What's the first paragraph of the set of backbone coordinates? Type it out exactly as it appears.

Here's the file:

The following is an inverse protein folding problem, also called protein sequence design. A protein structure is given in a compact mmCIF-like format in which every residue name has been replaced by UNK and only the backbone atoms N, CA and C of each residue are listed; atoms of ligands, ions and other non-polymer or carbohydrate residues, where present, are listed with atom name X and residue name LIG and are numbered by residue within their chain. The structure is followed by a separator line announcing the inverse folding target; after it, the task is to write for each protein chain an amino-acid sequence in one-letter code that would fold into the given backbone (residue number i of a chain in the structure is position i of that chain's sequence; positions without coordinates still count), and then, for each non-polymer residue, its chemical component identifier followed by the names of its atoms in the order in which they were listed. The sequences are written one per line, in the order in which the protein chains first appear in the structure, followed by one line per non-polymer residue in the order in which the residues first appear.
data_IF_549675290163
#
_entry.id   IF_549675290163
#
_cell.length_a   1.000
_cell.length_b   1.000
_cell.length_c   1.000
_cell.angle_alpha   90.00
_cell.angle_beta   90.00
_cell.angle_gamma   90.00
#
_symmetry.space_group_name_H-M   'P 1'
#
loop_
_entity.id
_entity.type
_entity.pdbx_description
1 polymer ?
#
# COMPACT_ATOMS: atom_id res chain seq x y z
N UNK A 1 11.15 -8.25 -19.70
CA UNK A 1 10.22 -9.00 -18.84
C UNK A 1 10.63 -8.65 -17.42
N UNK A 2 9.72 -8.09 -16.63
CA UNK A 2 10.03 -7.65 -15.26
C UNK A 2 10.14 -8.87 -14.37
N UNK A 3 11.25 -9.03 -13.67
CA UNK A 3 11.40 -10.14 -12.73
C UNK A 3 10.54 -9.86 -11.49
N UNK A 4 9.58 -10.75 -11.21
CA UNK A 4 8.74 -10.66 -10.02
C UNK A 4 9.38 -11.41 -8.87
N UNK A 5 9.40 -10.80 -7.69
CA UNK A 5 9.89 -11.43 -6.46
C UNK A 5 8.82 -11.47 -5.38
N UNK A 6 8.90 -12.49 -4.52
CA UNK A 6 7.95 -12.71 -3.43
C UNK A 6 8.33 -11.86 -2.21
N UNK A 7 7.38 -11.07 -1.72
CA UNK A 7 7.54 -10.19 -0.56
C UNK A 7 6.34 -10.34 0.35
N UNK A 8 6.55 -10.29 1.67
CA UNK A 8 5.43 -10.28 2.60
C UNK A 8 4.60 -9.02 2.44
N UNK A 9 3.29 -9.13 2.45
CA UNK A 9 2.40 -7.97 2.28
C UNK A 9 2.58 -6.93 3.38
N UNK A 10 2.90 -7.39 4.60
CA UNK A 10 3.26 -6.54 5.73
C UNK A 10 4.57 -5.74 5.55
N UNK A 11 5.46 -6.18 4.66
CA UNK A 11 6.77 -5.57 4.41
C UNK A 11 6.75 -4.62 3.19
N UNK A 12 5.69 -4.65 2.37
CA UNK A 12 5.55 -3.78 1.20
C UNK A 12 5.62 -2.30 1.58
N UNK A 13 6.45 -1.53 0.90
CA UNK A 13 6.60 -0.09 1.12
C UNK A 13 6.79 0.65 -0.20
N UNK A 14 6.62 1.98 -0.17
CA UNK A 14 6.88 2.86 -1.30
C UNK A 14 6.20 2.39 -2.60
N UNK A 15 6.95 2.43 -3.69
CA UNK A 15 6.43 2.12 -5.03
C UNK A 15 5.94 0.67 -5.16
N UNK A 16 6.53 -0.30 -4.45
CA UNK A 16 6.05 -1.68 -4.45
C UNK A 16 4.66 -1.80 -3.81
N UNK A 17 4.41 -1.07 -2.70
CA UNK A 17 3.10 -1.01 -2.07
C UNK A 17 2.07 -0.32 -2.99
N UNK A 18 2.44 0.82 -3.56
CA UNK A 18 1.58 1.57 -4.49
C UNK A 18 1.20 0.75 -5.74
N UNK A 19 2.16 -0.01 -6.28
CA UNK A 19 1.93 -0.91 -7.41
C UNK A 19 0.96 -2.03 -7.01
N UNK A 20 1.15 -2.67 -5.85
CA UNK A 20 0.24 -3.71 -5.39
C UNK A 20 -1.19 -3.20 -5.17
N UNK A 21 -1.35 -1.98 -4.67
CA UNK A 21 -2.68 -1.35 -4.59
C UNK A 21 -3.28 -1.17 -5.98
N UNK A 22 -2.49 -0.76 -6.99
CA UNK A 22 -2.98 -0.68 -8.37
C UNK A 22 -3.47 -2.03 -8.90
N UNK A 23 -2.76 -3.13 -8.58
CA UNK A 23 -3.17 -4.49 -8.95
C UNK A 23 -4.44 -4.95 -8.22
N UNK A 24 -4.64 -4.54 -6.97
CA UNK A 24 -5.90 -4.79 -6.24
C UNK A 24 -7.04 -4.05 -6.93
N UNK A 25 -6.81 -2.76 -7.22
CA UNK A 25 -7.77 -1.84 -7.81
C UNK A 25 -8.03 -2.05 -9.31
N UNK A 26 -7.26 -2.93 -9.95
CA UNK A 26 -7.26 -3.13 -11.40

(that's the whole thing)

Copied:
The following is an inverse protein folding problem, also called protein sequence design. A protein structure is given in a compact mmCIF-like format in which every residue name has been replaced by UNK and only the backbone atoms N, CA and C of each residue are listed; atoms of ligands, ions and other non-polymer or carbohydrate residues, where present, are listed with atom name X and residue name LIG and are numbered by residue within their chain. The structure is followed by a separator line announcing the inverse folding target; after it, the task is to write for each protein chain an amino-acid sequence in one-letter code that would fold into the given backbone (residue number i of a chain in the structure is position i of that chain's sequence; positions without coordinates still count), and then, for each non-polymer residue, its chemical component identifier followed by the names of its atoms in the order in which they were listed. The sequences are written one per line, in the order in which the protein chains first appear in the structure, followed by one line per non-polymer residue in the order in which the residues first appear.